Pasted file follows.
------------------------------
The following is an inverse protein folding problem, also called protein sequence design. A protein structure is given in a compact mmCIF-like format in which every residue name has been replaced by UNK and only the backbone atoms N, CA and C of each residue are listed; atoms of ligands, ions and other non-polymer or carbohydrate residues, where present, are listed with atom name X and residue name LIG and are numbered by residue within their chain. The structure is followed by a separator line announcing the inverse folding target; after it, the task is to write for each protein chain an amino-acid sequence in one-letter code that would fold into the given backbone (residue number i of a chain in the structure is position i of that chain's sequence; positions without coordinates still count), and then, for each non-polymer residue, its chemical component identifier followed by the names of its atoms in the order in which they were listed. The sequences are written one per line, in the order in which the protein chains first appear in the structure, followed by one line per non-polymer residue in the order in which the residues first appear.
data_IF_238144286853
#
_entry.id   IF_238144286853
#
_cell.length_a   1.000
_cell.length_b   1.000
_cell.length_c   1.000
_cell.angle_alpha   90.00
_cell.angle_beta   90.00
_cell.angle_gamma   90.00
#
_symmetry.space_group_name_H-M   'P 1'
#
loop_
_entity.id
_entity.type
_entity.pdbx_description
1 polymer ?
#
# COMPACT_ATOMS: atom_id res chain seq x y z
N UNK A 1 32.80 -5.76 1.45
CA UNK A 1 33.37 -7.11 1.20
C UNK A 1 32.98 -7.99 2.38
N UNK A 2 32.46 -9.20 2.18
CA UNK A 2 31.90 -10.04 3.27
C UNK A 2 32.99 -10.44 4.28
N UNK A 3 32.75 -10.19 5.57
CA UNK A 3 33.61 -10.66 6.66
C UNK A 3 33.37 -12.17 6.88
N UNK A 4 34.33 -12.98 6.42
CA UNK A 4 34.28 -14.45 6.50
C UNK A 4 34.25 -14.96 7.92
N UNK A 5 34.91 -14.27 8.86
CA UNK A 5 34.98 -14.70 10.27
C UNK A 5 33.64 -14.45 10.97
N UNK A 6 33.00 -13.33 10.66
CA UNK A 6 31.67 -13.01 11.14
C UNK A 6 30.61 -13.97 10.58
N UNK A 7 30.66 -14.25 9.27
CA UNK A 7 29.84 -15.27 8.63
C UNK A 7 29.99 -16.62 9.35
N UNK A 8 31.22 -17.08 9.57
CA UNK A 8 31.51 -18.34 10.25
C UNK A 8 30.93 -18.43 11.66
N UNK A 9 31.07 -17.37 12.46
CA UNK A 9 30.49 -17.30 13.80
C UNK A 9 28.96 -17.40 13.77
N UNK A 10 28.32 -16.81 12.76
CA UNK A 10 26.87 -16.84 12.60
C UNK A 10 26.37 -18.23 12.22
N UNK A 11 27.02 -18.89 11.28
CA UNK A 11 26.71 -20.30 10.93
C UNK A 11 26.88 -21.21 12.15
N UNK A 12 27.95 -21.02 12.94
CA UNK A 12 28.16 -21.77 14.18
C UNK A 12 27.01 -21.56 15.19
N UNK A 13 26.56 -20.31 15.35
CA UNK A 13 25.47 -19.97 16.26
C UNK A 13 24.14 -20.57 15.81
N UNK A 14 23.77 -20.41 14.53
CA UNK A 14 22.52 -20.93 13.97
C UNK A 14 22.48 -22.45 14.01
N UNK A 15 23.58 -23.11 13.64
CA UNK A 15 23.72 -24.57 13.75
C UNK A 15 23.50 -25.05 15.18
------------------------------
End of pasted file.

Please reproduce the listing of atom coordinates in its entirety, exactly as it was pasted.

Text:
The following is an inverse protein folding problem, also called protein sequence design. A protein structure is given in a compact mmCIF-like format in which every residue name has been replaced by UNK and only the backbone atoms N, CA and C of each residue are listed; atoms of ligands, ions and other non-polymer or carbohydrate residues, where present, are listed with atom name X and residue name LIG and are numbered by residue within their chain. The structure is followed by a separator line announcing the inverse folding target; after it, the task is to write for each protein chain an amino-acid sequence in one-letter code that would fold into the given backbone (residue number i of a chain in the structure is position i of that chain's sequence; positions without coordinates still count), and then, for each non-polymer residue, its chemical component identifier followed by the names of its atoms in the order in which they were listed. The sequences are written one per line, in the order in which the protein chains first appear in the structure, followed by one line per non-polymer residue in the order in which the residues first appear.
data_IF_238144286853
#
_entry.id   IF_238144286853
#
_cell.length_a   1.000
_cell.length_b   1.000
_cell.length_c   1.000
_cell.angle_alpha   90.00
_cell.angle_beta   90.00
_cell.angle_gamma   90.00
#
_symmetry.space_group_name_H-M   'P 1'
#
loop_
_entity.id
_entity.type
_entity.pdbx_description
1 polymer ?
#
# COMPACT_ATOMS: atom_id res chain seq x y z
N UNK A 1 32.80 -5.76 1.45
CA UNK A 1 33.37 -7.11 1.20
C UNK A 1 32.98 -7.99 2.38
N UNK A 2 32.46 -9.20 2.18
CA UNK A 2 31.90 -10.04 3.27
C UNK A 2 32.99 -10.44 4.28
N UNK A 3 32.75 -10.19 5.57
CA UNK A 3 33.61 -10.66 6.66
C UNK A 3 33.37 -12.17 6.88
N UNK A 4 34.33 -12.98 6.42
CA UNK A 4 34.28 -14.45 6.50
C UNK A 4 34.25 -14.96 7.92
N UNK A 5 34.91 -14.27 8.86
CA UNK A 5 34.98 -14.70 10.27
C UNK A 5 33.64 -14.45 10.97
N UNK A 6 33.00 -13.33 10.66
CA UNK A 6 31.67 -13.01 11.14
C UNK A 6 30.61 -13.97 10.58
N UNK A 7 30.66 -14.25 9.27
CA UNK A 7 29.84 -15.27 8.63
C UNK A 7 29.99 -16.62 9.35
N UNK A 8 31.22 -17.08 9.57
CA UNK A 8 31.51 -18.34 10.25
C UNK A 8 30.93 -18.43 11.66
N UNK A 9 31.07 -17.37 12.46
CA UNK A 9 30.49 -17.30 13.80
C UNK A 9 28.96 -17.40 13.77
N UNK A 10 28.32 -16.81 12.76
CA UNK A 10 26.87 -16.84 12.60
C UNK A 10 26.37 -18.23 12.22
N UNK A 11 27.02 -18.89 11.28
CA UNK A 11 26.71 -20.30 10.93
C UNK A 11 26.88 -21.21 12.15
N UNK A 12 27.95 -21.02 12.94
CA UNK A 12 28.16 -21.77 14.18
C UNK A 12 27.01 -21.56 15.19
N UNK A 13 26.56 -20.31 15.35
CA UNK A 13 25.47 -19.97 16.26
C UNK A 13 24.14 -20.57 15.81
N UNK A 14 23.77 -20.41 14.53
CA UNK A 14 22.52 -20.93 13.97
C UNK A 14 22.48 -22.45 14.01
N UNK A 15 23.58 -23.11 13.64
CA UNK A 15 23.72 -24.57 13.75
C UNK A 15 23.50 -25.05 15.18